As long as agriculture approached “perfect competition” with millions of small producers vying for market share, farm animal disease control was a “public good.” Because the benefit to any single producer was small and the costs of trying to organize a group to attack the problem was high, unified action on a private voluntary basis was rare. And because it is difficult to keep the benefits of controlling an epidemic from “spilling over” to benefit those who would not pay or participate in the cure, a group of volunteers bears all the costs but can reap only a part of the benefits.
The outcome – not enough disease control and potential market devastation – is economically inefficient. Government action to contain and cure the disease can restore this lost efficiency and benefit society as a whole in the form of cheaper and, in the case of bovine diseases, healthier food.
But the features of agricultural structure that made private efforts inefficient – the enormous number of small producers and the high cost of coordinating a private-sector response – no longer are as true as they once were. There are fewer than 100 turkey growers in Minnesota, and some are part of very large publicly traded corporations. Coordinating action in this small a group is not impossible.
Yes, the temptation for any individual producer to refuse to pay and “free-ride” on the efforts and money of others exists. Instead of using this as justification for government taking over the task, one could instead enact a law that gives a private-sector group, whose voluntary members are a majority of producers, the power to charge nonmembers part of the cost whenever there are spillover benefits to all. Such legislation, albeit hated by some, already exists in “check-off” rules for advertising specific farm products.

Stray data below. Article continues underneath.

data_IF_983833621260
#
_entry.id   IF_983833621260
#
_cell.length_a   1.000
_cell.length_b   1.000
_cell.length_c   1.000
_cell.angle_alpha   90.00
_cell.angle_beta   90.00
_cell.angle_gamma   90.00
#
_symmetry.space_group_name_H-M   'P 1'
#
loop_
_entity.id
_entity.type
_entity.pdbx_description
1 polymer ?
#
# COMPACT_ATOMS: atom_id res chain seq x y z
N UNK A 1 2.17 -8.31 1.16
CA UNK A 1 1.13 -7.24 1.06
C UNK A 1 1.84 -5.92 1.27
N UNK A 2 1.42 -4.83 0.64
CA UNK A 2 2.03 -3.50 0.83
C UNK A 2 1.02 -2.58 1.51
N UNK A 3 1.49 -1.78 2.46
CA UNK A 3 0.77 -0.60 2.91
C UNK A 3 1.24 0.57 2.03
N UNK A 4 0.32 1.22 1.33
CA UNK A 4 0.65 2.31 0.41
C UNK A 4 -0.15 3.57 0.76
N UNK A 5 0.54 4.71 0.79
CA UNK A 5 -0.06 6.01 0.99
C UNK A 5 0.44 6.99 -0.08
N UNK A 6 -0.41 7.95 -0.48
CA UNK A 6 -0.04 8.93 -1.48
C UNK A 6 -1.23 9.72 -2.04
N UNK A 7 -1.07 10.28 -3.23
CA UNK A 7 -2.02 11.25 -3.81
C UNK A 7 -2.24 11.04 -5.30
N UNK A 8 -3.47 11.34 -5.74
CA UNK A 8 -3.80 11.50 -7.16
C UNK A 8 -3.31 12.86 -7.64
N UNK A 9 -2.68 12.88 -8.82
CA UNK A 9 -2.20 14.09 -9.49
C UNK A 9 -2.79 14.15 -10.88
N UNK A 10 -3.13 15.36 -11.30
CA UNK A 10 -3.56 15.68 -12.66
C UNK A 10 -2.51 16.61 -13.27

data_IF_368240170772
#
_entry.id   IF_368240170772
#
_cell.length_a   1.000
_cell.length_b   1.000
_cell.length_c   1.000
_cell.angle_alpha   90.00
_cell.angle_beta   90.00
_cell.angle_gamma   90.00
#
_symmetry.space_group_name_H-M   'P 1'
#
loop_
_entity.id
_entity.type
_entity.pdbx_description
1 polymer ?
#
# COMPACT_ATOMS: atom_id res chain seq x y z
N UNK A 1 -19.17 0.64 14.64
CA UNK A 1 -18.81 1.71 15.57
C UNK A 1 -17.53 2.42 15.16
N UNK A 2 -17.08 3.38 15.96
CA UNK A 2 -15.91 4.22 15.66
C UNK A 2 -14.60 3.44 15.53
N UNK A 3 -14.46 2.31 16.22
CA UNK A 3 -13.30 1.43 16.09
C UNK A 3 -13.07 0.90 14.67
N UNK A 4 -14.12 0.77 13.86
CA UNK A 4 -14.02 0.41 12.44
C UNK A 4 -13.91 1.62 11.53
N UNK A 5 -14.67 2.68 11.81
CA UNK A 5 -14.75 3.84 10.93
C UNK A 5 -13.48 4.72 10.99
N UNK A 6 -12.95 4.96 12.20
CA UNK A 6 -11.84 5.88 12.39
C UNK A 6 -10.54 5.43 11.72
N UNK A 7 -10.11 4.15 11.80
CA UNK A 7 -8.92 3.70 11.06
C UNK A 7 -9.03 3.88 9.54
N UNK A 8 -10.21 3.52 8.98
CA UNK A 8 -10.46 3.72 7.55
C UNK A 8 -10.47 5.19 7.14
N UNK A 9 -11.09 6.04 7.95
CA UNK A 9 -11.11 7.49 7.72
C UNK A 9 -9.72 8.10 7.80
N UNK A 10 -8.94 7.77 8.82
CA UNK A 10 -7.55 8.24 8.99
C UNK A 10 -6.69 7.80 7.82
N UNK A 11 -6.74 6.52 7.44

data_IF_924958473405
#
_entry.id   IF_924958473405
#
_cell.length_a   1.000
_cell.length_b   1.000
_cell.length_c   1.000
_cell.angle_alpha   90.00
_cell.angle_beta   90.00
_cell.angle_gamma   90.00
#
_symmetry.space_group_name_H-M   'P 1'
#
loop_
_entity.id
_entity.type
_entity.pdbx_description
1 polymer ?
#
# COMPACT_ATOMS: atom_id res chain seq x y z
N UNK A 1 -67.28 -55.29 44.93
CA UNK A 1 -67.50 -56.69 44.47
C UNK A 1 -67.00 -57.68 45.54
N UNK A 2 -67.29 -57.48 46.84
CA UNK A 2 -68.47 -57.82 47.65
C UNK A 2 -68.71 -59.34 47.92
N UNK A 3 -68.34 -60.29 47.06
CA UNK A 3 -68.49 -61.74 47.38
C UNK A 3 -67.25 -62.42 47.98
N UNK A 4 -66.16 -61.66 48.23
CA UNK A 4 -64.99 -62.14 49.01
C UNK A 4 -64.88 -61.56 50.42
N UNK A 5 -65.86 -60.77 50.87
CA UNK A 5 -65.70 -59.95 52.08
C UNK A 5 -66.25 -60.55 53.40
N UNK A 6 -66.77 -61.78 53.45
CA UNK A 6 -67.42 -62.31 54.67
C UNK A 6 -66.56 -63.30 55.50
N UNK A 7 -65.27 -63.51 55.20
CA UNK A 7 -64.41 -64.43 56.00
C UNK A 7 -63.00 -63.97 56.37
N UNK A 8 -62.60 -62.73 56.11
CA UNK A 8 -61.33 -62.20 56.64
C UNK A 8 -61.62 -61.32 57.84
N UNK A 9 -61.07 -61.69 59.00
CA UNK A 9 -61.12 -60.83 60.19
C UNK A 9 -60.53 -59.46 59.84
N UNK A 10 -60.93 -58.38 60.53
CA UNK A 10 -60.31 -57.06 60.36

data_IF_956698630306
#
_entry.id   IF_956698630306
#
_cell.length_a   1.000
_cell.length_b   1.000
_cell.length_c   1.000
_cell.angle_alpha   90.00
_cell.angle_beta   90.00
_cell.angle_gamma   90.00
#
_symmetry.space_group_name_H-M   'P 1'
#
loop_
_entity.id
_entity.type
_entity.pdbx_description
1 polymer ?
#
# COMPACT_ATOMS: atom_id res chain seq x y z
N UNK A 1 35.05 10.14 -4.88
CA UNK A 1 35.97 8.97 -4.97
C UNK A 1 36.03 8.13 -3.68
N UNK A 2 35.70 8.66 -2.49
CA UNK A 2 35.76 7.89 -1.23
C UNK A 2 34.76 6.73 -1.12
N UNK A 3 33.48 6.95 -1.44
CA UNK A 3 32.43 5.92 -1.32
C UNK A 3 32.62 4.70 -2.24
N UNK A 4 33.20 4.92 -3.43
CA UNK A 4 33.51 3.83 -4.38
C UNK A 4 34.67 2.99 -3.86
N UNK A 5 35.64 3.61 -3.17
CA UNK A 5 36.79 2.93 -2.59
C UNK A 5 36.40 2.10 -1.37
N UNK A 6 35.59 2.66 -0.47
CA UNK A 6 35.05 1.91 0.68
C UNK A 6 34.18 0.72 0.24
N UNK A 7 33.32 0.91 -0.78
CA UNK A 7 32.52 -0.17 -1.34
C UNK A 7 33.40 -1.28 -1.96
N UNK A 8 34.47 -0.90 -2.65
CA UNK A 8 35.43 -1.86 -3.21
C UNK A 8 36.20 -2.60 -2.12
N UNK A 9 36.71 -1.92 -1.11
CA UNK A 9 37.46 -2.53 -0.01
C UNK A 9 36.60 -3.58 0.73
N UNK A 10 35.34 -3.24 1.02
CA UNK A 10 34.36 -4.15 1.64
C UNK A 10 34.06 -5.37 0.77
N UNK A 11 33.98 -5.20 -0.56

Libertarian leaners tend to hate any sort of coercion, but the alternative is a less efficient economy with households paying more for food. If you are sure all government efforts are poorly managed and wasteful, isn’t a private group with some statutory power to coerce free-riders a less-bad alternative?
Yes, I may be setting up a straw man here. I’m not convinced personally that animal disease control should not be a function of government. But if you think the size of government should be shrunk, as many people do today, this may be one place to start.
Just as for a few farmers who get rain in a drought year, the poultry raisers whose flocks do not fall ill benefit from an epidemic. They get the benefit of higher prices due to reduced supply and don’t lose any output. It is a natural biological equivalent of the famous mandatory killing of baby pigs implemented by Franklin Roosevelt’s administration in 1934 in an effort to boost hog prices. It is bad to lose the animals, but the total income to producers as a whole can go up, as the effects of the price increase can overcome the lost income due to dead animals.
That’s enough. Time for a nice cheddar and turkey sandwich.
Economist and writer Edward Lotterman writes in St. Paul, Minn. Write him at firstname.lastname@example.org.